Ryan Kashubara, a manufacturing engineer with professional experience dating to 2011, is known by peers for self-motivated, independent work in addition to team collaboration. A few details on the career of a manufacturing engineer, as presented below, can help you better understand Mr. Kashubara’s field. It might even spark your interest to pursue it for yourself
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Ryan Kashubara is an engineer with a successful career in the manufacturing field.
When you first hear the word “lean,” you probably get a certain image in your head. The image depicts an athletic, thin person like a long-distance runner or a swimmer. You also may be imagining foods that are low in fat. The word “lean” also usually associates with speed, agility, edge, and a certain aggressiveness. While it can describe a physical state, it also implies discipline and toughness. Lean people are not lean temporarily. They are lean all the time. They are committed to staying lean, which means adhering to certain principles and routines.
In 1988, a group of scientists at the Massachusetts Institute of Technology was studying the automotive industry and the Toyota Motor Company in particular. They identified the traits that made Toyota unique. Some of these traits were a production with fewer defects, less effort to create and service products, and smaller investments that yielded significant results. At first, the researchers from MIT struggled to find a term that would describe what they observed. Later, they decided to call a company like Toyota a “lean” company.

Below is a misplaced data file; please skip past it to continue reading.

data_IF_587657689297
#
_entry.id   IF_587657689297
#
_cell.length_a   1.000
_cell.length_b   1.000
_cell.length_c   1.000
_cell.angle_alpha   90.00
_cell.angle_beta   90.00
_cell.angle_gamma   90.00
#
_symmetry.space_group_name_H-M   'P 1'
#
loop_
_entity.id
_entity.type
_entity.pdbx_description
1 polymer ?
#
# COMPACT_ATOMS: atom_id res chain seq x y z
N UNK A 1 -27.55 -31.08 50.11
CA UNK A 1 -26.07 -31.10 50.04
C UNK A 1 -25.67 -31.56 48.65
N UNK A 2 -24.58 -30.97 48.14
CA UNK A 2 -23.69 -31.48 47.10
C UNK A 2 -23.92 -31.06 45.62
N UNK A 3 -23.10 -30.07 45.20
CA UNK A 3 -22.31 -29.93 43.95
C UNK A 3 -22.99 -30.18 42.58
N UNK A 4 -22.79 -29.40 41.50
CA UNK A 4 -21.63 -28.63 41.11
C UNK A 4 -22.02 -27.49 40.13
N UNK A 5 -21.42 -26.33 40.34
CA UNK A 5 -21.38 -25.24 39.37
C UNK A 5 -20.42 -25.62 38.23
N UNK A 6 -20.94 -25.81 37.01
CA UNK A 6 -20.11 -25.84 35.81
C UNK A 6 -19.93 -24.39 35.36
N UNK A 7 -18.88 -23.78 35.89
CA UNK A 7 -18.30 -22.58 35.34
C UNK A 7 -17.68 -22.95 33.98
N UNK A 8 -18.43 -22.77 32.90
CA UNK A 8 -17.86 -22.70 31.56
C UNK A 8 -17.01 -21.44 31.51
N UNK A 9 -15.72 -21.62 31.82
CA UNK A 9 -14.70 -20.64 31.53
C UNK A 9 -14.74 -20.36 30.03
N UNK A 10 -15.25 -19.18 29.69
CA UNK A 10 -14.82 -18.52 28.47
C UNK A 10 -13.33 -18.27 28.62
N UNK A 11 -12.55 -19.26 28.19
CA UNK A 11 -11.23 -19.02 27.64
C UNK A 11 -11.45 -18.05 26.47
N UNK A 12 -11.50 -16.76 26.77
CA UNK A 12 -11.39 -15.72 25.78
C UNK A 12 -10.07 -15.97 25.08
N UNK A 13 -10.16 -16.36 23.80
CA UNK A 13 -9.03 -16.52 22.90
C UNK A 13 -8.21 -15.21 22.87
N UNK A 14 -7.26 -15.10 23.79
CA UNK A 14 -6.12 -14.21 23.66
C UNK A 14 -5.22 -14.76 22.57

This was the origin of the term “lean” becoming associated with organizations that achieve more with less. Lean companies use less effort to get more done, fewer materials to manufacture better products, less time to develop these products and fewer resources in the manufacturing process. They are customer-driven and manufacture products of the highest quality in the most effective manner, which is why they hire engineers like Ryan Kashubara.